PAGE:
15 15 Flow rate R ($/week) 0.96 Flow Time T (weeks) Accounts Receivable Finished Goods Assembly Fabrication Raw Materials Purchased Parts 11.126.75 7.12 3.142.90 5.80 0.77 2.12 3.38 5.0 MBPF Inc.: Flow Times

16 16 CRU COMPUTER RENTALS (to be distributed in class)

17 17 Capacity & Flow Time Analysis Pizza Pazza: Flow Chart startTake OrderSauce PrepDough PrepSpread Activity time:231 Resource:Jean Jean, Pan Batch size:331 endBill Unload & Pack Bake Load & Set timer Activity time:21151 Resource:JaquelineJaqueline, PanOven, PanJaqueline, Oven, Pan Batch size:3122 3 cool Time for order of 2 pizzas: 232 22151

18 18 Pizza Pazza: Flow Time Analysis 2.What is the minimum time to fill a rush order, assuming that all steps of the process are started only after the order is received? Without spending money, how would you reduce this response time? 3.What is the maximum number of orders that PP can fill per hour in steady state? 4.Assume that there are four orders waiting to be processed, Jean is just about to start mixing the sauce for another two pizzas (a fifth order) and Jacqueline is just about to start loading two pizza pans into the oven (a sixth order). A customer calls in with a new pizza order and wants to know when she can pick up her order. What due-date time should Jean promise assuming that she processes all orders in the sequence received?

19 19 Operational Measure: Flow Time Driver: Activity Times Critical Path: Theoretical Flow Time: Average Flow Time:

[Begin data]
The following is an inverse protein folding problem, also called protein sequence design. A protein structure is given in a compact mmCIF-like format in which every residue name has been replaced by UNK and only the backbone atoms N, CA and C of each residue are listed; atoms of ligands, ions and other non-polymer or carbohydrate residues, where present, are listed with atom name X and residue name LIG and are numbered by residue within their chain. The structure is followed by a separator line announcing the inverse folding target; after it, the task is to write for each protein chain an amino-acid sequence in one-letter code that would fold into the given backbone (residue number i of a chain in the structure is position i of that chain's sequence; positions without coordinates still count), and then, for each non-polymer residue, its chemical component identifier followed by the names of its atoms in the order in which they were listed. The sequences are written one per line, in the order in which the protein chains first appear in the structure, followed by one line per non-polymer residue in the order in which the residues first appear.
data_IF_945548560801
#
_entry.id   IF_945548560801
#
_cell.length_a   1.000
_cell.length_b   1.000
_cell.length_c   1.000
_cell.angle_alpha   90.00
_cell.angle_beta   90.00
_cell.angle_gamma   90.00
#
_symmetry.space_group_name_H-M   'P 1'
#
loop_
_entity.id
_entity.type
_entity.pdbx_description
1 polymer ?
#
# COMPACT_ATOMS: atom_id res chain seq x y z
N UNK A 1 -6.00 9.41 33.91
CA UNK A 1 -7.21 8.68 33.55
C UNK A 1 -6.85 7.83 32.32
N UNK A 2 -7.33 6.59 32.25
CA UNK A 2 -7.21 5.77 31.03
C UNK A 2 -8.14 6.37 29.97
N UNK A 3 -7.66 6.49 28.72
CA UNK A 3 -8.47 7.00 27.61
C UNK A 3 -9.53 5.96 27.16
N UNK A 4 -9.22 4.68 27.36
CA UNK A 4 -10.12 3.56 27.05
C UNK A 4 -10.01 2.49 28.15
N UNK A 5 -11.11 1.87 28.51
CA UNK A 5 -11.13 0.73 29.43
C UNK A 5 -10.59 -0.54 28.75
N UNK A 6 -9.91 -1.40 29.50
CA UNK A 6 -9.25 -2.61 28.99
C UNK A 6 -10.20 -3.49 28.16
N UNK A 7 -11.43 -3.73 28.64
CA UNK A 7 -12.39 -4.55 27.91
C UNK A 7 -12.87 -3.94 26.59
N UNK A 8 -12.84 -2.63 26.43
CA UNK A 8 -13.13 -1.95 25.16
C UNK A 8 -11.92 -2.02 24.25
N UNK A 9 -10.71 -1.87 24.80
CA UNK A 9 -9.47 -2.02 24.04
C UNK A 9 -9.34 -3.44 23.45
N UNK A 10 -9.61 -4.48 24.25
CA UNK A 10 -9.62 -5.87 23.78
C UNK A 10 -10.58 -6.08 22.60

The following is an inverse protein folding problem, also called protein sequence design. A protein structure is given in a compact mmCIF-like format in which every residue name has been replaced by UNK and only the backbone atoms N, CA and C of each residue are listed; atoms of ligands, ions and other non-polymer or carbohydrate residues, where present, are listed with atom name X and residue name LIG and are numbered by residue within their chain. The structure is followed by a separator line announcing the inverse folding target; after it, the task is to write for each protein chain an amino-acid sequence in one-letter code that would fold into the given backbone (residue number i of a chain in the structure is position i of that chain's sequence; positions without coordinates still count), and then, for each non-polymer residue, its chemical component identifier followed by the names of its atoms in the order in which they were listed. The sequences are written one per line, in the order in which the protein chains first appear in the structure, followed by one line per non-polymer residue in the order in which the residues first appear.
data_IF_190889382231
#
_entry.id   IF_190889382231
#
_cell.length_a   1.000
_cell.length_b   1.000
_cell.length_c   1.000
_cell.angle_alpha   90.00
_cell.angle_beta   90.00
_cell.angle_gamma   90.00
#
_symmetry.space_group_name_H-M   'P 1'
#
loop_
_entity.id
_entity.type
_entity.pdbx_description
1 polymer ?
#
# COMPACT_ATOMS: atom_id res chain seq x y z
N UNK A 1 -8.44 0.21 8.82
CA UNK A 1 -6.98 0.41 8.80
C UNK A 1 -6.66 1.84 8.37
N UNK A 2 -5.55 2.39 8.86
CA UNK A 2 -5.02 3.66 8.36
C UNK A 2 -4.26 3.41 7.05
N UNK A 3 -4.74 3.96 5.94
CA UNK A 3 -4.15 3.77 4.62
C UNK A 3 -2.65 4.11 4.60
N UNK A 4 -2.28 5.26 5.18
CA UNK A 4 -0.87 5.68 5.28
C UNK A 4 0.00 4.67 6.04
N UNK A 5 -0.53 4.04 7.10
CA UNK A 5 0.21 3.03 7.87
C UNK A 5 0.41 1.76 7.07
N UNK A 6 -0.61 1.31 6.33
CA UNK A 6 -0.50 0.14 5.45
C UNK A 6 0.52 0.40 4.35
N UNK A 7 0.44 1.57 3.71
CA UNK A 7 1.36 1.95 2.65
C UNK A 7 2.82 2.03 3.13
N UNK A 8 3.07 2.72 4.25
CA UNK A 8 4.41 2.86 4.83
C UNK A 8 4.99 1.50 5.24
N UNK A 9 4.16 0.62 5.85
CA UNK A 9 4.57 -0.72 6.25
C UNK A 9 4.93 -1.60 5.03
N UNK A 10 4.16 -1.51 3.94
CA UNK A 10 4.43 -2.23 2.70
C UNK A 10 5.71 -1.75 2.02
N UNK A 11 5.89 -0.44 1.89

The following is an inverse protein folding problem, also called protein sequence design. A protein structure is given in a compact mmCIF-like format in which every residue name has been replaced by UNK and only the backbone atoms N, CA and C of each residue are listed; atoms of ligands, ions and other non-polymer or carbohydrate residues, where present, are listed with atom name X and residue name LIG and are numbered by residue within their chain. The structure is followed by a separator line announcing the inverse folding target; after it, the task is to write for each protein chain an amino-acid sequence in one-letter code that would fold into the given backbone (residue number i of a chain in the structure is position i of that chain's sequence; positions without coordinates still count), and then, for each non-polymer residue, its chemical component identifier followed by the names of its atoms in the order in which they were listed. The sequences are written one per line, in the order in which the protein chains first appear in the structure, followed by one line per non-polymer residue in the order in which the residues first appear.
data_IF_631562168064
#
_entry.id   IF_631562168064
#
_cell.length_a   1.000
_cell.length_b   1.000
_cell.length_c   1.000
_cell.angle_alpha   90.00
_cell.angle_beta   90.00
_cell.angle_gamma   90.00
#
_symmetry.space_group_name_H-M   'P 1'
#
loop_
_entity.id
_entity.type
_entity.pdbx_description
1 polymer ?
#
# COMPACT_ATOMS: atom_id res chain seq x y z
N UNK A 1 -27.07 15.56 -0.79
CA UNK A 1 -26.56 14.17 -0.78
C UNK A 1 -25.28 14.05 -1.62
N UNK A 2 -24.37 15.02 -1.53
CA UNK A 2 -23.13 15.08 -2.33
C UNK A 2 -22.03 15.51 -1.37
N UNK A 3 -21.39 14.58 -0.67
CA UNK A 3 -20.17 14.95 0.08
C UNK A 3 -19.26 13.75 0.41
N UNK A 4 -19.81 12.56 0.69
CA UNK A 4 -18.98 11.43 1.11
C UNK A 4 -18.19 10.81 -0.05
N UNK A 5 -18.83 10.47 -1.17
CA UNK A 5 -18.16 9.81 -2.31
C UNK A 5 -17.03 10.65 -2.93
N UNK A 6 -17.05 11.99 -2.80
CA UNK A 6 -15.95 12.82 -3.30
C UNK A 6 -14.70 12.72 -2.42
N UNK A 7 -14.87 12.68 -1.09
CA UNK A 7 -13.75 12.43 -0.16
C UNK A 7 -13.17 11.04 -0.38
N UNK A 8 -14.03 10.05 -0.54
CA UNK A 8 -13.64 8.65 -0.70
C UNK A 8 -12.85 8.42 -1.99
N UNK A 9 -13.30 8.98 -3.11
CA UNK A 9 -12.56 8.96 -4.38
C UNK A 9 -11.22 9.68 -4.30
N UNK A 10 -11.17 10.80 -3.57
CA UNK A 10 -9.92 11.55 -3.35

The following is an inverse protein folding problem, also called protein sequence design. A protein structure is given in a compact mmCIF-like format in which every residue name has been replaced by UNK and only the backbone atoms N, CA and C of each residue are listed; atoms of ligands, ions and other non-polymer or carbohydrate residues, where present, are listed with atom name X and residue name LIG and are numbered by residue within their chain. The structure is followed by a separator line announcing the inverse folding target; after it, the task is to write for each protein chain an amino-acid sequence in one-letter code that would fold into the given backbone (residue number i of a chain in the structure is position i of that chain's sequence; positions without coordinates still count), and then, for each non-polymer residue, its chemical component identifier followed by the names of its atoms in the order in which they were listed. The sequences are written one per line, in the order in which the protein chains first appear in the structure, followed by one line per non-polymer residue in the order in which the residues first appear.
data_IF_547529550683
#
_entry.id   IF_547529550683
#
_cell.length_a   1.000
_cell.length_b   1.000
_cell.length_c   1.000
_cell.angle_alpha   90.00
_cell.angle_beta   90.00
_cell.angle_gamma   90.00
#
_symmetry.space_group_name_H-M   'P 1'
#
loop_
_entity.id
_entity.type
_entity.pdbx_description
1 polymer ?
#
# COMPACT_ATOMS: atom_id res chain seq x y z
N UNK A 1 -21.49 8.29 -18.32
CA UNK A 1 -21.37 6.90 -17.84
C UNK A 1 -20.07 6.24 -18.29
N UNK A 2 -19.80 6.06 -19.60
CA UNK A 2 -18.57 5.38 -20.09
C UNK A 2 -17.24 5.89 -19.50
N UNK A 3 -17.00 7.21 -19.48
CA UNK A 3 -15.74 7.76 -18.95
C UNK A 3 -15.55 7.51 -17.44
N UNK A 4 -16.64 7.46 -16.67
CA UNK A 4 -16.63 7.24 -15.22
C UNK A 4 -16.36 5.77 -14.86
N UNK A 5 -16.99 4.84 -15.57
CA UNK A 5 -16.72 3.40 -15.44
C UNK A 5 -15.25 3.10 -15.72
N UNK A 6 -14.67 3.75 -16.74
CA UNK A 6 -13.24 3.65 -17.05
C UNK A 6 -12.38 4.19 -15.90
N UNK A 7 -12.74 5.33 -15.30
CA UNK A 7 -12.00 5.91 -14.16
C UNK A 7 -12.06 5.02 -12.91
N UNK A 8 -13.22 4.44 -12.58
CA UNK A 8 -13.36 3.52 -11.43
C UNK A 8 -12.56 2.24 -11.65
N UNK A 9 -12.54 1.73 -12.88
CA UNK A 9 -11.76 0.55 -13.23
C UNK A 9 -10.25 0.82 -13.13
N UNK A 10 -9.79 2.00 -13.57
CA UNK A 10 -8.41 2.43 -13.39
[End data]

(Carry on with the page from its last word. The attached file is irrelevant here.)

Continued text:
20 20 Most Time Inefficiency Comes from Waiting: Flow Times in White Collar Processes

21 21 Levers for Reducing Flow Time Decrease the work content of critical activities. –work smarter. –work faster. –do it right the first time. –change product mix. Move work content from critical to non-critical activities. –to non-critical path or to outer loop. Reduce waiting time.

22 22 A Recipe for Capacity Measurements * assuming system is processing at full capacity

23 23 A Recipe for Capacity Measurements * assuming system is processing at full capacity

24 24 A Recipe for Capacity Measurements * assuming system is processing at full capacity and order size = 2 pizzas

25 25 Pizza Pazza: Flow Rate/Capacity Analysis 1.What is the minimum number of pizza pans needed to ensure that no order has to wait for a pan? 2.If the Jacqueline calls in sick one day, what is the maximum number of orders that PP can fill?

26 26 A Recipe for Capacity Measurements * assuming system is processing at full capacity

27 27 A Recipe for Capacity Measurements * assuming system is processing at full capacity

28 28 Pricing: Wages and Quantity Discounts 1.Assume Jean and Jacqueline decide to hire two employees to perform their respective tasks; each paid 8 per hour. What is the contribution margin (revenue - variable costs) generated per hour of operation of the process if pizzas sell for 5 each? What is the minimum amount that Jean can charge per pizza, and still make a profit? –Resource cost = –Material cost = –Contribution margin if sale price is 5 = –Minimum sale price = 2.Is it worth offering any discount to encourage all orders to be for three pizzas? If so, how much?

29 29 A Recipe for Capacity Measurements * assuming system is processing at full capacity